CSX's Stanley Yard is reopened to deal with rail car congestion from a rise in sorting work at other yards. Some trains have waited on main lines and blocked crossings.
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CSX Transportation Corp.'s attempt at closing one of its two Lake Township freight-car sorting yards has ended - at least for the time being.
Last week, the railroad reactivated the gravity-sorting hump at Stanley Yard, which was closed on April 1 in an economy move.
The hump facility's restart continued a gradual increase in activity at the yard that began almost immediately following its initial shutdown, though for weeks the yard officially remained closed.
During those weeks, train traffic on CSX slowed to a crawl in the region, with neighboring Walbridge Yard and nearby yards in Detroit, Willard, Lima, and elsewhere evidently overwhelmed by the workloads shifted to them.
As the yards overflowed, trains were parked on the main lines outside them, sometimes blocking crossings - and, in at least one case, the Maumee River - for hours.
"We understand when there's a train coming, and we have to wait. But a train just sitting there, there's no excuse for that," said Karl Busam, master of the charter sailing vessel Red Witch, which had to dock at the U.S. Coast Guard's Toledo station on a recent Saturday night because a CSX train was parked on a Maumee River drawbridge for nearly seven hours. More than 30 members of that night's charter group ended up sharing taxicabs to get back to their cars in downtown Toledo.
"I've been getting quite a few complaints. It seems to be a problem more recently," city Councilman Bob McCloskey, whose district includes East Toledo, said concerning streets blocked by trains. "Consaul, Seaman, in that area is where I've been getting a majority of my complaints."
The Stanley Yard reopening should provide relief, if only to open up more places where
trains can park without blocking the main line until their turn to be sorted arrives.
Bob Sullivan, a CSX spokesman, said Stanley's reopening is "temporary, but we don't know exactly how long." After resuming hump sorting one shift per day last week, he said, the facility is working full time this week.
Gary Sease, another CSX spokesman, said the train congestion is not unique to northwest Ohio. He also said that local railroad officials have been instructed to make sure the drawbridge blockage is not repeated.
"It's not just the Toledo area," he said. "Systemwide, we are seeing a lot of train traffic. Capacity issues are coming to the fore. It would be a good-news story, except it's creating congestion."
But Toledo is bearing more of the burden than most communities. Recent statistics that CSX has supplied to the Association of American Railroads suggest that its Toledo-area yards are now the most congested in all of North America.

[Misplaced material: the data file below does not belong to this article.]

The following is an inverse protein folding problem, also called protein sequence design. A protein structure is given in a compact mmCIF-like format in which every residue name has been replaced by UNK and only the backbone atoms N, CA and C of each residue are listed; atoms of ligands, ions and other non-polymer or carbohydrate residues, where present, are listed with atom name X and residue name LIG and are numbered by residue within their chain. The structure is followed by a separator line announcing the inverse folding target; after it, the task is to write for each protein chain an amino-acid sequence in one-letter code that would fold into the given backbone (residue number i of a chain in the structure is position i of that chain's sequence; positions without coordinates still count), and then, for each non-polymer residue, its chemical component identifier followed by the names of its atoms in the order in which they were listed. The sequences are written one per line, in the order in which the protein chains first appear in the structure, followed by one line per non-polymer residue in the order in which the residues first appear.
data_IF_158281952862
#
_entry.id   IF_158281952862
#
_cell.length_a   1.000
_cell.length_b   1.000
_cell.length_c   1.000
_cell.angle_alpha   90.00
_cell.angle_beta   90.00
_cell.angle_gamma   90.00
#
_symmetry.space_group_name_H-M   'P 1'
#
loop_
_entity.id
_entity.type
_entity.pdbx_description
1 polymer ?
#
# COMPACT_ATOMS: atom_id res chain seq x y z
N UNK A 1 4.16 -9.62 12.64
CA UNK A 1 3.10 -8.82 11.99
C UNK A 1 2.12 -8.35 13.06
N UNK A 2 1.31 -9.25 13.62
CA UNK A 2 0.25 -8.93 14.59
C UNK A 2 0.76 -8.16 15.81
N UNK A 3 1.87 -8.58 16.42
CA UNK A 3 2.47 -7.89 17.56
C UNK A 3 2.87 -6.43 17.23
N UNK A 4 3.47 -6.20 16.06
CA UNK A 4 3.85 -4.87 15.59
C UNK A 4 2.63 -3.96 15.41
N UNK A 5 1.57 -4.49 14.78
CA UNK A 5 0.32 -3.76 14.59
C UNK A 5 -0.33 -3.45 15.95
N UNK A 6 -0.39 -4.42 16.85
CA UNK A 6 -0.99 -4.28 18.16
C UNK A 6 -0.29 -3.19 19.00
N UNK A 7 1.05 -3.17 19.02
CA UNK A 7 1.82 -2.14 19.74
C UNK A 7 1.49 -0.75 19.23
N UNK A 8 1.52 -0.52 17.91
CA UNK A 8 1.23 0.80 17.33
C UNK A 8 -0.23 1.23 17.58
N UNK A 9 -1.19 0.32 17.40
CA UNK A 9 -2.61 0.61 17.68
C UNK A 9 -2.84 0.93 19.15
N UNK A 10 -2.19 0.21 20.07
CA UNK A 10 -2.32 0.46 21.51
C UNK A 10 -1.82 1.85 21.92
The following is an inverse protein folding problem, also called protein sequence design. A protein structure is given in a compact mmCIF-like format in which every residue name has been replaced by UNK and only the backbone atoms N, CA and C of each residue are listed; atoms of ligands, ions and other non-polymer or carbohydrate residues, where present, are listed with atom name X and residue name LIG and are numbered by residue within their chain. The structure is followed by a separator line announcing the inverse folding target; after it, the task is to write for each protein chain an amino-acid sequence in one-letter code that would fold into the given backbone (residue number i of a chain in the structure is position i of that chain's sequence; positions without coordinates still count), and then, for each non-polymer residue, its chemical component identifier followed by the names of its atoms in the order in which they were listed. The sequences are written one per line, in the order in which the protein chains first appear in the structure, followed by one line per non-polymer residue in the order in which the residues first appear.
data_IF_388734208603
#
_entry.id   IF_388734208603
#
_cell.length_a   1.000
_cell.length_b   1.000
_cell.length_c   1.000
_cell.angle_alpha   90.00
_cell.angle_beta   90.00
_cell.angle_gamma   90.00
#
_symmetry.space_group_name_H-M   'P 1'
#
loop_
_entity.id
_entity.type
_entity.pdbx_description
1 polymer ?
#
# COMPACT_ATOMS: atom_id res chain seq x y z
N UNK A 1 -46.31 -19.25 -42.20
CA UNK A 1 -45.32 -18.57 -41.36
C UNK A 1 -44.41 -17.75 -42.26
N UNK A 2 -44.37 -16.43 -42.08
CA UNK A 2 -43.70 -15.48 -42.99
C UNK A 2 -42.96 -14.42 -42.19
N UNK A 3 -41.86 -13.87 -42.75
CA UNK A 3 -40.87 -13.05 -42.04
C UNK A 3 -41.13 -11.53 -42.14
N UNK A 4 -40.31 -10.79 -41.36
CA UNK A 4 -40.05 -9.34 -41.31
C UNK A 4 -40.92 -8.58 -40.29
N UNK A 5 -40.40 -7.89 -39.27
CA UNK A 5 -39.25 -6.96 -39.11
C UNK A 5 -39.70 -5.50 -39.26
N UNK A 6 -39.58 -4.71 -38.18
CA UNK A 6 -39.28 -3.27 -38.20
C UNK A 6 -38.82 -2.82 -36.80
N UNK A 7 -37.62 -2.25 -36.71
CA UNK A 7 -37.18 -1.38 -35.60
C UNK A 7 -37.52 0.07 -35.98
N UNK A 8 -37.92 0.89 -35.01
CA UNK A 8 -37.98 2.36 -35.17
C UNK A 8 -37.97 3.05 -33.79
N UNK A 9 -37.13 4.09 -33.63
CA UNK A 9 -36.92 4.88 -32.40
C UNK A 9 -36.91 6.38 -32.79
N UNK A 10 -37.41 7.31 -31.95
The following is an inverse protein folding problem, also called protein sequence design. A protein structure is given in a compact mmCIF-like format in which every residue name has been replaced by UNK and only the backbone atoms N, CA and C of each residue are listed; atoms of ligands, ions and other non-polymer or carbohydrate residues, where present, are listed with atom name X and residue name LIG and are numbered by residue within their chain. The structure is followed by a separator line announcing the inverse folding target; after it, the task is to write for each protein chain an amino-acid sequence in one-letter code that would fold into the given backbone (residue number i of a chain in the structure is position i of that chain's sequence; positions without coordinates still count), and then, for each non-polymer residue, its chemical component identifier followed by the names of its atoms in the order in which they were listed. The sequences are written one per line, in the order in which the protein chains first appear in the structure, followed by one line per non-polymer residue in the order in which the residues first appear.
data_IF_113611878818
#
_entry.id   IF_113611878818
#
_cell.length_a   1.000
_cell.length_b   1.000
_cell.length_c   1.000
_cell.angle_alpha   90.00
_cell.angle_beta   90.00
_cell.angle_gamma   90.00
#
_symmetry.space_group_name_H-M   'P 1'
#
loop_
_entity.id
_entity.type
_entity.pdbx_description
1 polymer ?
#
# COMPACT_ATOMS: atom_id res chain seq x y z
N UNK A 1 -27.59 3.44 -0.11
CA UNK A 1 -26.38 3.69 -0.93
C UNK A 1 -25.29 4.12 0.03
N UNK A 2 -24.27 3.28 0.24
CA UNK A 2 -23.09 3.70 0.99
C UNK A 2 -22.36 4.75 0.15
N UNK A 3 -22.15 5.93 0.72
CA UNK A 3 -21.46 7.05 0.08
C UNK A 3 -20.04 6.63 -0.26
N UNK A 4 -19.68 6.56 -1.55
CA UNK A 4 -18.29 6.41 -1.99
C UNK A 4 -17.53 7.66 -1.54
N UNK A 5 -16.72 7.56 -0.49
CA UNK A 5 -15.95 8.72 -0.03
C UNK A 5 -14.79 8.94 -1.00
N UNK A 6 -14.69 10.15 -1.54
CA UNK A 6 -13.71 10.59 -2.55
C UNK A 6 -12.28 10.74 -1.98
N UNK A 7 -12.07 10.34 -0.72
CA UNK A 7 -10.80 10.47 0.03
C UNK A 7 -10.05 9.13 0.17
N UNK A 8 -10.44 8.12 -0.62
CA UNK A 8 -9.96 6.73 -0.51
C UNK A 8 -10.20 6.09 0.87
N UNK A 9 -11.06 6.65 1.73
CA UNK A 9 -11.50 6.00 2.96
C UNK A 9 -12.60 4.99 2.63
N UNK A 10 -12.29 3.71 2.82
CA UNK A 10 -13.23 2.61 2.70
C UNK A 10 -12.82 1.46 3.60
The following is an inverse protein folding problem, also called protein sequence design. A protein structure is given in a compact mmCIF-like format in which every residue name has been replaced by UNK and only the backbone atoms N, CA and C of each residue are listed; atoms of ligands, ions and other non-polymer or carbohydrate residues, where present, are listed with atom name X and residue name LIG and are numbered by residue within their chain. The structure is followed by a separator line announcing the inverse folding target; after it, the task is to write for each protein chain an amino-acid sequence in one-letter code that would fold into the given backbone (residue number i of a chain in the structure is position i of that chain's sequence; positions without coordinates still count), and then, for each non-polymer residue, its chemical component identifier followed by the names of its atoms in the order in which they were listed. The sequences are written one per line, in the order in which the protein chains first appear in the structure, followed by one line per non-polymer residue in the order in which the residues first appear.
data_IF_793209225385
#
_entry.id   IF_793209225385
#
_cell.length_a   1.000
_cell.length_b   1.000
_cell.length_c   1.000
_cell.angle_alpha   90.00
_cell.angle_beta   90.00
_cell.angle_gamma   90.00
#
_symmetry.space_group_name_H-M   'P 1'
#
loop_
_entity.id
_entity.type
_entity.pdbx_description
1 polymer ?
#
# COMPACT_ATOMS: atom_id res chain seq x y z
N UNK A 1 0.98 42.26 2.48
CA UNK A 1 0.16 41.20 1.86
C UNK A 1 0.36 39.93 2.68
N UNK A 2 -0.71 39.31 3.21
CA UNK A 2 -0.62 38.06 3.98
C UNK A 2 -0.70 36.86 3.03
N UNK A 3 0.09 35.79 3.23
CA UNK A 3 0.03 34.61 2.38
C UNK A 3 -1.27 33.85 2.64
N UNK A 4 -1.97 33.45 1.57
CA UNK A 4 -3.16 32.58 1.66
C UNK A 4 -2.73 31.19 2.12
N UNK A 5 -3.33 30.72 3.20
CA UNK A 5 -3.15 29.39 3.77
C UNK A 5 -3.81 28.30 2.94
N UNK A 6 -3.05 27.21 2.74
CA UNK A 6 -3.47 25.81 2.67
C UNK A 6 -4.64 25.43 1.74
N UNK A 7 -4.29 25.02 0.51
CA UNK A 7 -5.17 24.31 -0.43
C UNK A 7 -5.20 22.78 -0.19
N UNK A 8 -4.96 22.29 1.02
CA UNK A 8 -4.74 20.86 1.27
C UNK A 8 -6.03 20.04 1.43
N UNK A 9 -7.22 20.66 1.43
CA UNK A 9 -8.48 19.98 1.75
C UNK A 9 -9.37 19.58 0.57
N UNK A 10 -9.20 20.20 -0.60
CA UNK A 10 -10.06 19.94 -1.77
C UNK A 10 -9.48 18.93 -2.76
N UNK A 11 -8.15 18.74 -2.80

During the last full week of June, a typical railcar took 61 1/2 hours to be sorted on CSX here, nearly double the time such a sort took at this time last year. The May average was 51.2 hours.
Other major yards nearby are starting to feel the effects of work transferred to them. CSX's sorting time at Cincinnati has ballooned from an average 42 1/2 hours in May to 60.8 hours during the last week of June. Facilities in Indianapolis, Louisville, Russell, Ky., and Willard are all among the system's slowest.
When freight cars linger longer in the yards, tracks to receive arriving trains fill up. With no place to go, those trains' crews may be instructed to park on the main lines, or on any other available tracks outside the yards. And if the decision to park the train occurs just as the crew's federal duty-time limit of 12 hours per shift is expiring, legally the crew can't move it to clear any crossings - or bridges - they might be blocking.
The situation feeds on itself because once parked trains occupy main line tracks or sidings, trains that still have crews on them take longer to get where they're going and may not be able to finish their runs within the legal 12 hours. And the locomotives on trains stranded in remote areas become unavailable for their next assignments, making it harder to clear space in the yards.
Using two or more crews to move a train over a distance usually accomplished by one also leaves the railroad short of workers.
The crew on the train that blocked the Maumee River bridge on the night of June 12 was expecting to be able to proceed beyond the Ironville junction in nearby East Toledo that evening, but was delayed there - either by trains ahead or trains crossing on an intersecting Norfolk Southern line - long enough that its 12 hours expired, Mr. Sullivan said. A replacement crew wasn't available until early the next morning.
According to Lt. Cmdr. Mark Skolnicki, a spokesman for the Coast Guard's Toledo station, the railroad faces a fine of up to $1,100 for failing to provide a requested bridge opening.
Cathy Mott, president of the Birmingham Neighborhood Coalition and a lifelong East Toledo resident, said blocked streets are frustrating and suggest the railroad doesn't care about how it affects ordinary people.
"When they stop, we have no idea how long they'll sit there. We understand that the rails have to run. We're reasonable people. But we would like some modicum of predictability," Ms. Mott said.
Along with reopening Stanley Yard, CSX is hiring 1,400 train-service employees, Mr. Sease said. The railroad also is gradually implementing a revised operating plan that it hopes will relieve chokepoints on its system.
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